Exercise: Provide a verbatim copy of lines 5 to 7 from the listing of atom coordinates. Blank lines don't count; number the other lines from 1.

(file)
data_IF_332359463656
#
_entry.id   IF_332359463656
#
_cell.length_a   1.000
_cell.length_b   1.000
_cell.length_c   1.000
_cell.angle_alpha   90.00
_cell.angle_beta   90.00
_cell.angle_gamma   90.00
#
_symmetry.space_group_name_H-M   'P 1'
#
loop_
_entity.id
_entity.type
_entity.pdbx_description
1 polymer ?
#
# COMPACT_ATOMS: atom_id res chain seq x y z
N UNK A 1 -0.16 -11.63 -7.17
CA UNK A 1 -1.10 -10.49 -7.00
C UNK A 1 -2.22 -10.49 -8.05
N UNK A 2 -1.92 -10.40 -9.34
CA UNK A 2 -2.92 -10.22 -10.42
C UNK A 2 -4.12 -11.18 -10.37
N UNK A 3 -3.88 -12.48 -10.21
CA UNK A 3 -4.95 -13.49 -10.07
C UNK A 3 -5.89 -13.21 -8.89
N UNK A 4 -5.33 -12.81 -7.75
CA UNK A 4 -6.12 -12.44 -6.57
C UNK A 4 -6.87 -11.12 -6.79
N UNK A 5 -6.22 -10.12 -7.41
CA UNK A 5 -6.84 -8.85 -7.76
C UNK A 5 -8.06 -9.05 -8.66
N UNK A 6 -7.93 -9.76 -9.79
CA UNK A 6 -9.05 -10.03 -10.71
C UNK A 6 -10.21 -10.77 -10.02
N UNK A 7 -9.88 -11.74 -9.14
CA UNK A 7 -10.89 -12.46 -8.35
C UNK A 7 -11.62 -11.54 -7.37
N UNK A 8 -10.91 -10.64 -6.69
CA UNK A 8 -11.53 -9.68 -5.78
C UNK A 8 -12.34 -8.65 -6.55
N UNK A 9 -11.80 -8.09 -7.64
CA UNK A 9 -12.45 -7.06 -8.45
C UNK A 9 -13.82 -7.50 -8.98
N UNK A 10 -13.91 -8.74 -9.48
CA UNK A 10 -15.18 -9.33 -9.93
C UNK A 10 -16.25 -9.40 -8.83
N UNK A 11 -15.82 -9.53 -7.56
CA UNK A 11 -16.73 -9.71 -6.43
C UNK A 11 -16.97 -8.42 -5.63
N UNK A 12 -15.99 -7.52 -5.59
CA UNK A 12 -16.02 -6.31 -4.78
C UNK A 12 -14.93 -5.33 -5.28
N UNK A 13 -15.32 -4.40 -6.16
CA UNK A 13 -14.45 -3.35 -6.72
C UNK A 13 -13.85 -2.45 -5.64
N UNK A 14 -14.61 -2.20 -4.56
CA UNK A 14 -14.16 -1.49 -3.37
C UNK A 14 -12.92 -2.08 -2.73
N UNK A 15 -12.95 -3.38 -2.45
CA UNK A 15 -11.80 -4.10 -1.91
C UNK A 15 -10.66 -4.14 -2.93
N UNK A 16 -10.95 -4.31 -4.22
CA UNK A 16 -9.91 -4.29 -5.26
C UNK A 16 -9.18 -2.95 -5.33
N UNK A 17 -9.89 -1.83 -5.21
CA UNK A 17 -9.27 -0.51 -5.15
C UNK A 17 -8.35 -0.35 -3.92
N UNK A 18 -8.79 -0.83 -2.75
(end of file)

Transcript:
_cell.length_a   1.000
_cell.length_b   1.000
_cell.length_c   1.000